Is this the way out of Brexit

Published:  4 Jul at 6 PM
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Tagged: UK, Canada, Euro, England
A legal firm acting on behalf of a group of academics and business people is taking action to ensure Article 50 is not activated without an Act of Parliament.

According to legal eagles Mishcon de Reya, triggering Article, 50 and officially starting the process of leaving Europe, would be unlawful unless a full parliamentary debate had taken place and led to voting on an Act of Parliament. The legal argument is simple in that the UK constitution states the decision to trigger Article 50 rests not with the Prime Minister but with parliament itself.

BBC legal correspondent Clive Coleman said the law firm believes that any prime minister starting the process by utilising his/her executive powers would be acting against the law as defined by the 1972 European Communities Act. This act enshrines Britain’s membership of the European Union.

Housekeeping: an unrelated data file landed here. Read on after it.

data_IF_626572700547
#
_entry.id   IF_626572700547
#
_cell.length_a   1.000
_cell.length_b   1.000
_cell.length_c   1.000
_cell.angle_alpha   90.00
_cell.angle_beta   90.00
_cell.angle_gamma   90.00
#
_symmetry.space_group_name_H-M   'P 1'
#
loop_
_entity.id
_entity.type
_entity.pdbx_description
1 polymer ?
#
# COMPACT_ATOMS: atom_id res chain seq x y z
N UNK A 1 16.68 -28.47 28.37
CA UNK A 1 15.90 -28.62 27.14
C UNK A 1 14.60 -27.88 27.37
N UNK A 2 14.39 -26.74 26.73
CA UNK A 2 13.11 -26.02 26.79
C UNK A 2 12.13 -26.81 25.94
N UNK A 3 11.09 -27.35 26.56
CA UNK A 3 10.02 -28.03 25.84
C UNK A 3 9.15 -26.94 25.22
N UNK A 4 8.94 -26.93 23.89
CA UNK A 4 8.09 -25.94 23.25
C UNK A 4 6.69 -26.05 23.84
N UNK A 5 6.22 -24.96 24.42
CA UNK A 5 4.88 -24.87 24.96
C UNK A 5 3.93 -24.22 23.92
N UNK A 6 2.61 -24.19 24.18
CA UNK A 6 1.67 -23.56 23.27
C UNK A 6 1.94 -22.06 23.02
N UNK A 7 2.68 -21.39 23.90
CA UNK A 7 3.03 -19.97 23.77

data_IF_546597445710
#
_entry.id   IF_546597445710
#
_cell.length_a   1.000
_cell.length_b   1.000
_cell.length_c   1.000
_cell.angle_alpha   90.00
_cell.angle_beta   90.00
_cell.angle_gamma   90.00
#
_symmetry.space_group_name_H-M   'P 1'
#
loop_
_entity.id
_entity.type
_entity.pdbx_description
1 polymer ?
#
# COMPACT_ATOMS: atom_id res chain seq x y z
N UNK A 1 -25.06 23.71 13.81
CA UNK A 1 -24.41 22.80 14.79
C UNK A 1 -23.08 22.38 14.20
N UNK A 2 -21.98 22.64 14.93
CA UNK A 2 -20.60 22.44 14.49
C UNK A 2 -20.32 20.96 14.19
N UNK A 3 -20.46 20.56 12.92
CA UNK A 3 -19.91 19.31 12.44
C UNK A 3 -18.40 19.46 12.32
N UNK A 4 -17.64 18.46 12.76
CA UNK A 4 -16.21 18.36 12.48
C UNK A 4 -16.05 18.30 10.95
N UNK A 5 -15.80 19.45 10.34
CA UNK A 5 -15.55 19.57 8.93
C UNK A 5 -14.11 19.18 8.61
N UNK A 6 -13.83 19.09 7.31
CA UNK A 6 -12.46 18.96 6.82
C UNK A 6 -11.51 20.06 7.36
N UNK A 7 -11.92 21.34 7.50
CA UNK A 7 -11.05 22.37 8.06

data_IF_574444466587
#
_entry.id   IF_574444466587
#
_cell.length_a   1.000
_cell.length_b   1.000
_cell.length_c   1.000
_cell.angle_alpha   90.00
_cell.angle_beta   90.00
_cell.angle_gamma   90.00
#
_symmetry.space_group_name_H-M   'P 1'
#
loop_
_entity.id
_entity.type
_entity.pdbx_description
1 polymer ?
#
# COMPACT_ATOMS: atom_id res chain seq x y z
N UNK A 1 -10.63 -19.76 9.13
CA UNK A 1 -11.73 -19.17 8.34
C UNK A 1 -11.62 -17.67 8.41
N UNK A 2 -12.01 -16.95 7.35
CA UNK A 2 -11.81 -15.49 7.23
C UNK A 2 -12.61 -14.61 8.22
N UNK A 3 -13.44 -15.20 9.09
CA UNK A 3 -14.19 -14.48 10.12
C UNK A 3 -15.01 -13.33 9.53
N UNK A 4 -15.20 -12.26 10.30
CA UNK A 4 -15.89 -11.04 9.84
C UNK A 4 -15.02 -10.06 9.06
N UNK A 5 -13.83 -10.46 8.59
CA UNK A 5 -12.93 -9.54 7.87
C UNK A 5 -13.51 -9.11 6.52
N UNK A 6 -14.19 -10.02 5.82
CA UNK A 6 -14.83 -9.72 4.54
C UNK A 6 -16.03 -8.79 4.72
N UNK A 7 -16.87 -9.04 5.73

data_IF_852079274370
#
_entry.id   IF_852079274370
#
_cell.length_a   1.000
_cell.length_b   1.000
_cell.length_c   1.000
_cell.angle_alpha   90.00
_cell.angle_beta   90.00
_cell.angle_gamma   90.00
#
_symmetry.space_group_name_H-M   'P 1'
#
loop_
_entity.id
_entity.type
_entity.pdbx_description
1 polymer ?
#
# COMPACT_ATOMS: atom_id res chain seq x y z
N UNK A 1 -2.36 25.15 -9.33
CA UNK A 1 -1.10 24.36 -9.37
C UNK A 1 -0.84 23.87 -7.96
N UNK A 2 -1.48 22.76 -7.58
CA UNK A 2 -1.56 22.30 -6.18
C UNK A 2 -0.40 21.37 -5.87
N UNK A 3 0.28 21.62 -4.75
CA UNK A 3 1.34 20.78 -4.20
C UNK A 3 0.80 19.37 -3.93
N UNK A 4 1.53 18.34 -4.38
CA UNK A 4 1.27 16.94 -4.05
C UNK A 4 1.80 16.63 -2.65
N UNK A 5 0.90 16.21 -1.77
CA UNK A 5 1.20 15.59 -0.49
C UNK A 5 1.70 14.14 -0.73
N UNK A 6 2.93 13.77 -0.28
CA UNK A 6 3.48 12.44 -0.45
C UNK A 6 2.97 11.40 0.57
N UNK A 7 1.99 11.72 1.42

Constitutionally, any legislation can only be overridden by further legislation, which needs an Act of Parliament giving the PM the legal authority to act. Although the move seems constitutionally unlikely, the passage of an Act of Parliament could increase the chances of the majority of MPs who favoured Remain banding together and blocking the referendum result.

Partner in Mishcon de Reya Kasra Nouroozi told the media it’s important that government utilises the correct process in order to have legal certainty. According to the law, the referendum outcome is not legally binding, making the act of invoking Article 50 without parliament’s approval illegal.

Given the number of protests taking place across the UK, all of which are based on the misinformation, disinformation and plain lies they were fed by the Leave campaign during the run-up to the referendum, any chance to reverse or cancel the decision would lift the pall of uncertainty at present hanging over all UK expats living in EU countries. Everyone now agrees the result is not legally binding, but politicians attempting to cover the morally unacceptable aspects of the debacle might do well to think again.
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